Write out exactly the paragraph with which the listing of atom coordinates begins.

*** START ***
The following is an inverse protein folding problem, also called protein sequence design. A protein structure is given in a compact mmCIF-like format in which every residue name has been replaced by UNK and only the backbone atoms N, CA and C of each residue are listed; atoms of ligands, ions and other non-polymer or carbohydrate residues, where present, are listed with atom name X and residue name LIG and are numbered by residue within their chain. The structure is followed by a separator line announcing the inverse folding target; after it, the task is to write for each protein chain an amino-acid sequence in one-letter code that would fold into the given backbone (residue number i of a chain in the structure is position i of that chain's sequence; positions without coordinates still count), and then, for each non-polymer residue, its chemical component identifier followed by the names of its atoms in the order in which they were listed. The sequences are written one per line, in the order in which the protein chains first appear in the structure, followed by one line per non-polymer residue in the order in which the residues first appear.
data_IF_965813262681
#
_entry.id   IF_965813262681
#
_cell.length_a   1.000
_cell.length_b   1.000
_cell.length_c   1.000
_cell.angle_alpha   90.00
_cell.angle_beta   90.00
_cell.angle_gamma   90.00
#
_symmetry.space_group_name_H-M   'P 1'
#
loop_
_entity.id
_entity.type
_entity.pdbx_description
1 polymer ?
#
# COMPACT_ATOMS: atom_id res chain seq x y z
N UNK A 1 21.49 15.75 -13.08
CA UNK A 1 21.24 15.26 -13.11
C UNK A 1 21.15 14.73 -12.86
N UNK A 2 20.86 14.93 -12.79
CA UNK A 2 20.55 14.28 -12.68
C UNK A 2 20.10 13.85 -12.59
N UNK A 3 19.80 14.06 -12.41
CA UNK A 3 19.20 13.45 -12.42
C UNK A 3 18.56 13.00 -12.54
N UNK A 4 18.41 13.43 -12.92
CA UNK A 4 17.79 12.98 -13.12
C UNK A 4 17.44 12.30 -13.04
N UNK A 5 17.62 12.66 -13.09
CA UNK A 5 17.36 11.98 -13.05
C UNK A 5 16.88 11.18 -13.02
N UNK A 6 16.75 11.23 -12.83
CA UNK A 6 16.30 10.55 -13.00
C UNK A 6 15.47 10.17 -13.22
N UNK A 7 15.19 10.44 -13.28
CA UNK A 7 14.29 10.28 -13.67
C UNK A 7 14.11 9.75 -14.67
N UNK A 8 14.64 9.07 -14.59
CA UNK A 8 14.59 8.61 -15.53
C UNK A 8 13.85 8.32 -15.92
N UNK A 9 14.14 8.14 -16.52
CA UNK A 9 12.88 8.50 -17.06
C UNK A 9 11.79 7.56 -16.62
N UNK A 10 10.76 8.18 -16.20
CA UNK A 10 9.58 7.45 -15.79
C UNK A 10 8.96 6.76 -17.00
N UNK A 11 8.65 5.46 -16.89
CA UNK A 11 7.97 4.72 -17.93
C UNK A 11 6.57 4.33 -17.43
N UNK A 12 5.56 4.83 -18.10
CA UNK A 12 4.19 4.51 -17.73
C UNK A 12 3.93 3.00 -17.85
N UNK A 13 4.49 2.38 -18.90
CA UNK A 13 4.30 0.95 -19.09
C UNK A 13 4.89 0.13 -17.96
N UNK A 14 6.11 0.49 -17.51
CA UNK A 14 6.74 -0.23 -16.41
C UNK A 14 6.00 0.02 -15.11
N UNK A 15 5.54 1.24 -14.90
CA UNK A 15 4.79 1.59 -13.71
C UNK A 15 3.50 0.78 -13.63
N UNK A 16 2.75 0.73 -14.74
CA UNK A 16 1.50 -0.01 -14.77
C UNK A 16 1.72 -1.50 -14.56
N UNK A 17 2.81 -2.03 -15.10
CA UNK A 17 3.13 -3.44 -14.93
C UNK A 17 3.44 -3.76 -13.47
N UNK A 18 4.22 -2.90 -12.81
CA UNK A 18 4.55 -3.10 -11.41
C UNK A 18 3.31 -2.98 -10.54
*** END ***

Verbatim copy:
The following is an inverse protein folding problem, also called protein sequence design. A protein structure is given in a compact mmCIF-like format in which every residue name has been replaced by UNK and only the backbone atoms N, CA and C of each residue are listed; atoms of ligands, ions and other non-polymer or carbohydrate residues, where present, are listed with atom name X and residue name LIG and are numbered by residue within their chain. The structure is followed by a separator line announcing the inverse folding target; after it, the task is to write for each protein chain an amino-acid sequence in one-letter code that would fold into the given backbone (residue number i of a chain in the structure is position i of that chain's sequence; positions without coordinates still count), and then, for each non-polymer residue, its chemical component identifier followed by the names of its atoms in the order in which they were listed. The sequences are written one per line, in the order in which the protein chains first appear in the structure, followed by one line per non-polymer residue in the order in which the residues first appear.